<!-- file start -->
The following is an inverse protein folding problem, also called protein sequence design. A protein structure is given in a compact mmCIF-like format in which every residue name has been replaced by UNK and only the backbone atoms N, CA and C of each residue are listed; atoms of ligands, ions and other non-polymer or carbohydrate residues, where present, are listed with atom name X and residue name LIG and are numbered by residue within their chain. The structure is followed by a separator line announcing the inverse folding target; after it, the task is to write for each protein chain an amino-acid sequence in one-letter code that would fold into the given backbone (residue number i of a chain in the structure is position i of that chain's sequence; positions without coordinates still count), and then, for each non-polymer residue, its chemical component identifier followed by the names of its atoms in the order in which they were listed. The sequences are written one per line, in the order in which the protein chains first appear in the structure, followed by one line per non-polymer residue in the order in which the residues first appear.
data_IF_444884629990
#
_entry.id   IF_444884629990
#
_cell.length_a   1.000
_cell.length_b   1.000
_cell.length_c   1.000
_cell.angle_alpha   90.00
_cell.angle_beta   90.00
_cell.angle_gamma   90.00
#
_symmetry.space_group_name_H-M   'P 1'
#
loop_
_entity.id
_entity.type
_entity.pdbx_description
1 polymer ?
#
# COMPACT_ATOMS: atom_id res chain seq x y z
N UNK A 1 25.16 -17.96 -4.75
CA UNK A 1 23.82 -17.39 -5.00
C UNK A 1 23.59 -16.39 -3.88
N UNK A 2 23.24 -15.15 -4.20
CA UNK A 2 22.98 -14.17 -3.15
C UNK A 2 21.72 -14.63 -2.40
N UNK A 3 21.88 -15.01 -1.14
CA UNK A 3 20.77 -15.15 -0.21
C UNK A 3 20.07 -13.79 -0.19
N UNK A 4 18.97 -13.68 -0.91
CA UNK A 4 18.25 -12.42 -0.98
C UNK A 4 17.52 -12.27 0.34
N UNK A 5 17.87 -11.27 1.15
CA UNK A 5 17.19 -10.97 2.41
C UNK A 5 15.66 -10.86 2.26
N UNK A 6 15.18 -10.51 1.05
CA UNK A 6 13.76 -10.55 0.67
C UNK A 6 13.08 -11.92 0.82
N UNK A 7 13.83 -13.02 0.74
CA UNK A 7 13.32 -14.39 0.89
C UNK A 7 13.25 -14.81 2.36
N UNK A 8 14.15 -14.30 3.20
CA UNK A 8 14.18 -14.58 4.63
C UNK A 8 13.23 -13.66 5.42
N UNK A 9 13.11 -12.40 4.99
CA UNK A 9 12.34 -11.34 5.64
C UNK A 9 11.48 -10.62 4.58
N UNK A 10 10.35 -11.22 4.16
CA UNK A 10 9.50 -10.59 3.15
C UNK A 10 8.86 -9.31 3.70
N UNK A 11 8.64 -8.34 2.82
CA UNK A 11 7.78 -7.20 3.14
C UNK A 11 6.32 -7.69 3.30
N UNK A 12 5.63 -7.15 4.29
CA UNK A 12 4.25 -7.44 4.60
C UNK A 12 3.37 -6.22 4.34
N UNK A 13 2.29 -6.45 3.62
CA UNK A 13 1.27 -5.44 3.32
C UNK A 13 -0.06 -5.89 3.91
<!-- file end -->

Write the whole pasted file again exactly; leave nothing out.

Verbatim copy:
The following is an inverse protein folding problem, also called protein sequence design. A protein structure is given in a compact mmCIF-like format in which every residue name has been replaced by UNK and only the backbone atoms N, CA and C of each residue are listed; atoms of ligands, ions and other non-polymer or carbohydrate residues, where present, are listed with atom name X and residue name LIG and are numbered by residue within their chain. The structure is followed by a separator line announcing the inverse folding target; after it, the task is to write for each protein chain an amino-acid sequence in one-letter code that would fold into the given backbone (residue number i of a chain in the structure is position i of that chain's sequence; positions without coordinates still count), and then, for each non-polymer residue, its chemical component identifier followed by the names of its atoms in the order in which they were listed. The sequences are written one per line, in the order in which the protein chains first appear in the structure, followed by one line per non-polymer residue in the order in which the residues first appear.
data_IF_444884629990
#
_entry.id   IF_444884629990
#
_cell.length_a   1.000
_cell.length_b   1.000
_cell.length_c   1.000
_cell.angle_alpha   90.00
_cell.angle_beta   90.00
_cell.angle_gamma   90.00
#
_symmetry.space_group_name_H-M   'P 1'
#
loop_
_entity.id
_entity.type
_entity.pdbx_description
1 polymer ?
#
# COMPACT_ATOMS: atom_id res chain seq x y z
N UNK A 1 25.16 -17.96 -4.75
CA UNK A 1 23.82 -17.39 -5.00
C UNK A 1 23.59 -16.39 -3.88
N UNK A 2 23.24 -15.15 -4.20
CA UNK A 2 22.98 -14.17 -3.15
C UNK A 2 21.72 -14.63 -2.40
N UNK A 3 21.88 -15.01 -1.14
CA UNK A 3 20.77 -15.15 -0.21
C UNK A 3 20.07 -13.79 -0.19
N UNK A 4 18.97 -13.68 -0.91
CA UNK A 4 18.25 -12.42 -0.98
C UNK A 4 17.52 -12.27 0.34
N UNK A 5 17.87 -11.27 1.15
CA UNK A 5 17.19 -10.97 2.41
C UNK A 5 15.66 -10.86 2.26
N UNK A 6 15.18 -10.51 1.05
CA UNK A 6 13.76 -10.55 0.67
C UNK A 6 13.08 -11.92 0.82
N UNK A 7 13.83 -13.02 0.74
CA UNK A 7 13.32 -14.39 0.89
C UNK A 7 13.25 -14.81 2.36
N UNK A 8 14.15 -14.30 3.20
CA UNK A 8 14.18 -14.58 4.63
C UNK A 8 13.23 -13.66 5.42
N UNK A 9 13.11 -12.40 4.99
CA UNK A 9 12.34 -11.34 5.64
C UNK A 9 11.48 -10.62 4.58
N UNK A 10 10.35 -11.22 4.16
CA UNK A 10 9.50 -10.59 3.15
C UNK A 10 8.86 -9.31 3.70
N UNK A 11 8.64 -8.34 2.82
CA UNK A 11 7.78 -7.20 3.14
C UNK A 11 6.32 -7.69 3.30
N UNK A 12 5.63 -7.15 4.29
CA UNK A 12 4.25 -7.44 4.60
C UNK A 12 3.37 -6.22 4.34
N UNK A 13 2.29 -6.45 3.62
CA UNK A 13 1.27 -5.44 3.32
C UNK A 13 -0.06 -5.89 3.91